In the August 2016 Visa Bulletin, the U. S. Department of State (DOS) announced that due to continued high levels of demand, the agency has established cut-off dates for applicants for permanent residence under the employment-based first preference (EB-1) for India and China and for all applicants in the employment-based second preference (EB-2) category.
The EB-1 category is reserved for priority workers, including multinational executives and managers, outstanding researchers and individuals of extraordinary ability. The category has historically been current for applicants from all countries and, therefore, eligible individuals could file adjustment of status applications without being subject to a backlog. Due to unusually high demand under these categories, the agency established a January 1, 2010 cut-off date for EB-1 India and China in the August DOS Visa Bulletin.
The EB-2 category is reserved for positions requiring advanced degrees and individuals of “exceptional ability.” This category has traditionally been oversubscribed (and, therefore, subject to backlogs) for applicants born in India and China but has been current for applicants from all other countries. As a result of high demand for EB-2 from all countries, the agency established a cut-off date of February 1, 2014 for this category in the August DOS Visa Bulletin.
Click here to view the DOS Visa Bulletin for August 2016.
How long will these new retrogressions be in effect?
In the August DOS Visa Bulletin, DOS states that it anticipates that the dates for EB-1 for India and China and worldwide EB-2 will once again become current on October 1, at the start of the new fiscal year.
Can an applicant circumvent the retrogressions with the early filings dates in the August Visa Bulletin?
Unfortunately, although the DOS Visa Bulletin provides two separate charts of cut-off dates for adjustment of status applicants, a “final action date” and a “filing date chart1" applicants will only be able to use the “final action date” during the August and September retrogression. U.S. Citizenship and Immigration Services (USCIS) has determined that for August, applicants must use the final action date and cannot use the earlier dates provided in the filing date chart. Click here to view Sidley's Immigration Alert on the DOS announcement of the early filing dates.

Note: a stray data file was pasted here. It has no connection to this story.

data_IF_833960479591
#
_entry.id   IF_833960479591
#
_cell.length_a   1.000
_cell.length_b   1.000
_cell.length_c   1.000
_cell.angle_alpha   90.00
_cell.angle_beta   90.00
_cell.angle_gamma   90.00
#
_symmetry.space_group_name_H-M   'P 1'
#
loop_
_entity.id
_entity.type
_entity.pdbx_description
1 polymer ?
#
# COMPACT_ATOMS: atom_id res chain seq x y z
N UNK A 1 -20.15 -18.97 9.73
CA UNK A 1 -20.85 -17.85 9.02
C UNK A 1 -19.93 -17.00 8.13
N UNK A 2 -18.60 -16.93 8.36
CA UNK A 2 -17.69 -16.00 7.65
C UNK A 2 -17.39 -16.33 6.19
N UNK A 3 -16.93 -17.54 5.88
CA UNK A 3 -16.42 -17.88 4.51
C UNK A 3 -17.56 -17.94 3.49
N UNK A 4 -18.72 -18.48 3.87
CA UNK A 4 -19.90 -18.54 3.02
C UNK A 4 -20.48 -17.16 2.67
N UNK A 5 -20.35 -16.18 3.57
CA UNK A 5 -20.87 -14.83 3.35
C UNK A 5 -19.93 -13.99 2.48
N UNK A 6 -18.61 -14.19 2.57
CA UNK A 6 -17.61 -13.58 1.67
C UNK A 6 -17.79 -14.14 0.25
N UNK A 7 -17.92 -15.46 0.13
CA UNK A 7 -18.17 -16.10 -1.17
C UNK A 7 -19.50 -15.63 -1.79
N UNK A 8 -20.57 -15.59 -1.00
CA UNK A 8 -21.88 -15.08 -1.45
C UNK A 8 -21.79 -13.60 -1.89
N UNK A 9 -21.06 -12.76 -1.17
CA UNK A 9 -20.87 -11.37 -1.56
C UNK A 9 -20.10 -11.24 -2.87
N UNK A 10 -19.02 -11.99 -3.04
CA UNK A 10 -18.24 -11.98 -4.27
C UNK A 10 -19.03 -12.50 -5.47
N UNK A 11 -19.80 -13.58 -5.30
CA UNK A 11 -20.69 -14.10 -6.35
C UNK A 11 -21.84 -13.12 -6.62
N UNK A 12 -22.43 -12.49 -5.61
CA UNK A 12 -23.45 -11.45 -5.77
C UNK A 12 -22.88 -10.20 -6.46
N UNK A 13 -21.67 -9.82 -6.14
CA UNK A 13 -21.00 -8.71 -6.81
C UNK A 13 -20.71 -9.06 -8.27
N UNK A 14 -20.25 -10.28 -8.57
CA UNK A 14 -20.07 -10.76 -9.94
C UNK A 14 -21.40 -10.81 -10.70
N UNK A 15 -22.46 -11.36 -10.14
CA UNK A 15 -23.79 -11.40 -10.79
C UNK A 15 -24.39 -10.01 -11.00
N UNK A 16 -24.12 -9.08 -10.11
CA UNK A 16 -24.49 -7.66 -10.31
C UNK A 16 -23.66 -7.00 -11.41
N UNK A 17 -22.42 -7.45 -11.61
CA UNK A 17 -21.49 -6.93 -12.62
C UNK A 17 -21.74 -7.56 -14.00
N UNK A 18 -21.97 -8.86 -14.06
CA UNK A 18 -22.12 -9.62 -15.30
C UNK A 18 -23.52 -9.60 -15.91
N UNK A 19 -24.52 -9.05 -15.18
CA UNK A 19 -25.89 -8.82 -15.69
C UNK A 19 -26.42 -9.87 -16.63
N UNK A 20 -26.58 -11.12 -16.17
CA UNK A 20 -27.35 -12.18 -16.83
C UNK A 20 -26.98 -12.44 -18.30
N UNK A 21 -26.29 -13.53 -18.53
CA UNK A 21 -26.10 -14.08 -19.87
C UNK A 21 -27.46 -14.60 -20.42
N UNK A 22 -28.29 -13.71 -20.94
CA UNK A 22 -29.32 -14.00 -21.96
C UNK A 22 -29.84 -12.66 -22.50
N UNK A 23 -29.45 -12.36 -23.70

What are the priority date backlogs?
Under immigration law, approximately 140,000 employment-based visa numbers are available each fiscal year in the five employment-based preference categories. The EB-1, EB-2 and EB-32 categories are each allocated 28.6 percent of the total. In addition to the limitations on each category, the law sets a per-country limitation at seven percent of the total and within each employment-based preference classification. Visa numbers are made available according to priority date order. When the immigrant visa demand exceeds the available number of visas within a preference category, the category becomes oversubscribed, or backlogged. Also, if the immigration visa demand exceeds the seven percent per-country limit within a particular preference category, the visa numbers for individuals born in that country become subject to a separate backlog.
What is the impact of the temporary retrogressions for EB-1 for China and India and EB-2 for all countries?
Adjustment applicants who are currently eligible to file but will be affected by the new retrogression in August must submit their adjustment of status applications before the end of July. For an adjustment of status application to be accepted under the current July DOS Visa Bulletin, the filing must be received by USCIS on or before Friday, July 29, 2016. Click here to view the DOS Visa Bulletin for July 2016.
Adjustment of status cases that are already pending with USCIS will be held in abeyance until after the new fiscal year begins on October 1, 2016. During the August and September retrogression, USCIS will not issue any final approvals for adjustment of status. Processing for interim benefits, such as advance parole and work authorization cards, will not be affected by the retrogression and will continue without interruption. When the EB-1 India and China and worldwide EB-2 numbers become current again in October, USCIS will resume processing of those cases that are pending in the system.
From the time of the announcement, Sidley’s immigration team has been working with employers to identify affected cases and to expedite the processing of adjustment of status cases to ensure that as many affected cases as possible can be filed before the new retrogressions take effect on August 1.